The Rise of the Desert Fox
by Phil Yates
Rommel hit the world’s headlines as ‘The Desert Fox’ in 1941 when he and his Deutsches Afrikakorps ran rings around the British in the deserts of Libya. His renown grew in the following year when his Panzerarmee Afrika
threw the British back to El Alamein and nearly won the war in the desert, and then in 1943 when he smashed the Americans at Kasserine Pass.
|His meteoric rise continued in 1944 when he commanded Heeresgruppe B defending Normandy against the Allied D-Day invasion. In just three years Rommel
rose from being a colonel commanding a battalion to Germany’s youngest
field marshal commanding an army, and two years later an army group.
Learn more about Rommel in Flames Of War here...
As a young man, no one would have predicted Erwin Rommel’s outstanding success. When Rommel built and flew
his own glider at the age of 15, he hoped for a career in aircraft design, but his father convinced him to join the army instead. So, in 1910, Rommel joined the 124th Württemberg Infantry Regiment as a cadet, gaining his commission as a Leutnant (and a fashionable monocle) two years later at the age of 18. When the First World War began in 1914, Rommel was as excited as his men at the thought of going into action.
His first battle was northeast of Verdun three weeks into the war. While on reconnaissance Rommel spotted more
than a dozen French soldiers resting. In the style that would later make him famous, Rommel attacked with just
the three soldiers he had with him, not waiting for the rest of the platoon to catch up. By the end of the year he was the battalion’s adjutant officer, taking on whatever tasks his commanding officer set him. Unsurprisingly given his undoubted bravery and aggressive approach, he earned an Iron Cross, Second Class, but was badly wounded
in the process. Discharging himself from hospital, he returned to his battalion as a company commander to find that trench warfare had taken hold.
|Early in 1915, Rommel was invited by a
neighbouring battalion to ‘join in the fun’ in a diversionary attack. In
another move typical of his later actions, Rommel agreed, and without
consulting his own commander, led his men into the attack. Finding
himself stranded ahead of the other attacking companies, Rommel elected
to cover his withdrawal by doing what the enemy least expected,
attacking even deeper into their positions.
After routing the enemy threatening his withdrawal, Rommel led his company back to their trenches with only a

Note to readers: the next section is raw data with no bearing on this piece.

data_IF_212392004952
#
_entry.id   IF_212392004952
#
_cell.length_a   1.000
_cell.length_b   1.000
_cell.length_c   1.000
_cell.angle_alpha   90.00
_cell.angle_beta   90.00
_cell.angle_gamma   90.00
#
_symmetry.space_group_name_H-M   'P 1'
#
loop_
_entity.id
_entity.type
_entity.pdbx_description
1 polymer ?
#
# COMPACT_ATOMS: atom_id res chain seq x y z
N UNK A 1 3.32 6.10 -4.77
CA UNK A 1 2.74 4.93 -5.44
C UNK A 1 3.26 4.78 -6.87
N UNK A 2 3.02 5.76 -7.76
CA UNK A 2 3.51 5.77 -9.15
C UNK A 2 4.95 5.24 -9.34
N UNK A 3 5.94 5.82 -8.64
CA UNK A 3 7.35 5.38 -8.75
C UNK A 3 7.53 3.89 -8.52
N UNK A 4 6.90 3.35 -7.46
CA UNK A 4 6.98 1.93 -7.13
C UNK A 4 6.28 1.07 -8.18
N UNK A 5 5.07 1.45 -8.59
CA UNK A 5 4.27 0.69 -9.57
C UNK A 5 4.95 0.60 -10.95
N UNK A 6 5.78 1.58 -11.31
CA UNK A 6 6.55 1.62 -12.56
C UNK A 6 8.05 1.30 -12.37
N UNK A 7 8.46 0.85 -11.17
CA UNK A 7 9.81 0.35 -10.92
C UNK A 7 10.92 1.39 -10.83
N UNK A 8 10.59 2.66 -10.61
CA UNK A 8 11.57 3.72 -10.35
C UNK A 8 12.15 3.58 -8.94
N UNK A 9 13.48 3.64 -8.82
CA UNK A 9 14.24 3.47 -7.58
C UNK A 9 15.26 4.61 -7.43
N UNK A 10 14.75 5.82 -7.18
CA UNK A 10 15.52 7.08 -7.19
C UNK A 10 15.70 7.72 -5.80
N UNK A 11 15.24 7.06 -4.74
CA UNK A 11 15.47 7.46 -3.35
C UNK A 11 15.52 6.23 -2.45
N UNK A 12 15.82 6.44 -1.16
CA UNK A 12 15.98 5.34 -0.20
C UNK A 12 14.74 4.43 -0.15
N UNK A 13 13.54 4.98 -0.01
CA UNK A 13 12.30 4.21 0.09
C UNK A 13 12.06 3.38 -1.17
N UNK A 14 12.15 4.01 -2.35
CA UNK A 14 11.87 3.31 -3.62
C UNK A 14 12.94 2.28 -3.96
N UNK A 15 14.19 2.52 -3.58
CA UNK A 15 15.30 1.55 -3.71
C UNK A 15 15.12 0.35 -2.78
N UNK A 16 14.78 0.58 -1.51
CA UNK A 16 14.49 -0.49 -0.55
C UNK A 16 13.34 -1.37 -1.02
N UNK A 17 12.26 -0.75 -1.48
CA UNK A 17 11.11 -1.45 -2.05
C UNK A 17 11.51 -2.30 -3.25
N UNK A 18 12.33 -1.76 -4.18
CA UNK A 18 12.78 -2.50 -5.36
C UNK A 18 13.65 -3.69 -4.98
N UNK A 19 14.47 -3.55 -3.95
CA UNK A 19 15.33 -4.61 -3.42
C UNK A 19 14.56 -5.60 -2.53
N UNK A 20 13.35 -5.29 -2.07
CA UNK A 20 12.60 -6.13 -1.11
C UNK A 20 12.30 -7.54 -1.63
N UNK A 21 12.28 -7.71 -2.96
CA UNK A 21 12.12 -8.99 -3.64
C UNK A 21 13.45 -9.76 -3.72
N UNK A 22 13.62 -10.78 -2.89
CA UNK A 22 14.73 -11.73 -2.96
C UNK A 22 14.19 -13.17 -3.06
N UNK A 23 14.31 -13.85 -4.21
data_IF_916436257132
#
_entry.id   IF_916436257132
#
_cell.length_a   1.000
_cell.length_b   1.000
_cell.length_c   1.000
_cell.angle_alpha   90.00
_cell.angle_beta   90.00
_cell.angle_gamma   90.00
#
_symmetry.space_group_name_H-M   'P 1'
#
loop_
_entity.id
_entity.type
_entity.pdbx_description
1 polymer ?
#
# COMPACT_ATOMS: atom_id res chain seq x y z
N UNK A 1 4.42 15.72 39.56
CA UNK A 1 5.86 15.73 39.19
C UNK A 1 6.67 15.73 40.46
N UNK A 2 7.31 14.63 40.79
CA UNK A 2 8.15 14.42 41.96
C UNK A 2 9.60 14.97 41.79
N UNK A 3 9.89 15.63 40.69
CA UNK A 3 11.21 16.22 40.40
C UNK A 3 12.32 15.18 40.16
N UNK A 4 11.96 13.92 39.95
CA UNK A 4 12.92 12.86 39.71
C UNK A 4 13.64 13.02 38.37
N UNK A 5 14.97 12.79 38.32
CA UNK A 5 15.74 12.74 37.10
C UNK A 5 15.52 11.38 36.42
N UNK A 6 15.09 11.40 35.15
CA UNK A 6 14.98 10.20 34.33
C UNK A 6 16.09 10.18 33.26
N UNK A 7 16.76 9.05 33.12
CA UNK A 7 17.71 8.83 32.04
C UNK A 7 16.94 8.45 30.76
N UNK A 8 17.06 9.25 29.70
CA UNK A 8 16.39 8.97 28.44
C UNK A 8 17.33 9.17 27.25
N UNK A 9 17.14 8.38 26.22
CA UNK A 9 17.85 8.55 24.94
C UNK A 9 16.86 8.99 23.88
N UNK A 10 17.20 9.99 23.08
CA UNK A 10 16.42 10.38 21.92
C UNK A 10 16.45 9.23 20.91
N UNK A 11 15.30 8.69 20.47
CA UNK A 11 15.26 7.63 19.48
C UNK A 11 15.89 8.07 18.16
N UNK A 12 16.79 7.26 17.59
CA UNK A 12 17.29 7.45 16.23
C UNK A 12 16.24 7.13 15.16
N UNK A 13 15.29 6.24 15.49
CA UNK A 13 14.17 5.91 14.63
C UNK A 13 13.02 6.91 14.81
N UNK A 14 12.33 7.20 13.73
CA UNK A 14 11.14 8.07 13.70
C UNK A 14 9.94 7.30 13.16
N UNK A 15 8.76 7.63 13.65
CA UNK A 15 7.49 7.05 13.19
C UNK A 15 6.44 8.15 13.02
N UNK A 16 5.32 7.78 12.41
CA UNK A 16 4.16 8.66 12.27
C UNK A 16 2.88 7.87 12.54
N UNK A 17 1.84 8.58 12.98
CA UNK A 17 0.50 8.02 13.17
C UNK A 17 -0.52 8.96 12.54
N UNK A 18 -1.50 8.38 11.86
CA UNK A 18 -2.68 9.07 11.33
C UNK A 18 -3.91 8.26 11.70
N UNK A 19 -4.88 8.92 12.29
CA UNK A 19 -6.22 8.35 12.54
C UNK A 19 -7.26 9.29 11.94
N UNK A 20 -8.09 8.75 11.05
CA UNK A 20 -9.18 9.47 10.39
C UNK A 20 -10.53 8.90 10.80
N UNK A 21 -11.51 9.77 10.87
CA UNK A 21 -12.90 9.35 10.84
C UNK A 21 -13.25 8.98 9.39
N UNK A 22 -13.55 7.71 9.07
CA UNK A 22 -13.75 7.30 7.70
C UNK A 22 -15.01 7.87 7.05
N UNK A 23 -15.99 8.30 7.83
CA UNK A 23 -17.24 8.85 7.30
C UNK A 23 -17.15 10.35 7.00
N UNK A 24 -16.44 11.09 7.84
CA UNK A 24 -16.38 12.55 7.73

handful of casualties. Rather than a rebuke for dashing off to fight his own private battle, Rommel received the first Iron Cross, First Class, awarded to his regiment.
After spending most of 1915 in the trenches, Rommel was selected to help form the elite Württemberg Mountain Battalion. He spent most of 1916 and 1917 alternating between fighting the French in the mountains on the Swiss
border and fighting the Romanians in Transylvania, before being transferred to the Italian front in October 1917. There Rommel earned the German Army’s highest award, the Pour le Mérite, for breaking the Italian positions wide open in the Battle of Caporetto.
|Once again Rommel ignored both his orders and the security of his flanks as he pushed ever deeper into the Italian defences. Finding and attacking weak spots in the enemy line, Rommel advanced without pause. In three days fighting his four companies advanced 30 miles (50km) through the Italian lines capturing some 9000 men! After this dramatic exploit Rommel was, much to his disgust, recalled to a staff position for the remainder of the war.
The period between the wars was generally a quiet one for Rommel. His career alternated between commanding
first a company, then a battalion and instructing at military academies. He was selected to organise security for
Adolf Hitler on several occasions, and when Hitler decided to invade Poland he asked for Rommel as the commander
of his personal security battalion and train, which, interestingly enough, was named Amerika. The new role included a promotion to colonel for Rommel.
The Plan to invade Poland was known as Case White. It involved five German armies making concentric encircling
attacks to trap the Polish forces west of Warsaw. After several delays (usually accompanied by false starts when various German units failed to get the order to wait and invaded anyway!), Hitler finally gave the order to implement Case White at 4:45 am on 1 September 1939.
|Outnumbered two to one in soldiers and ten to one in tanks and aircraft, the Polish forces lost the battle for their borders in less than three days. Hitler was elated and insisted on visiting the front lines. On 4 September Amerika left Berlin for the Fourth Army front. Hitler, accompanied by Rommel, toured the front lines in his famous six-wheeled Mercedes-Benz car, talking to his victorious soldiers. There he found Poland’s armies in retreat.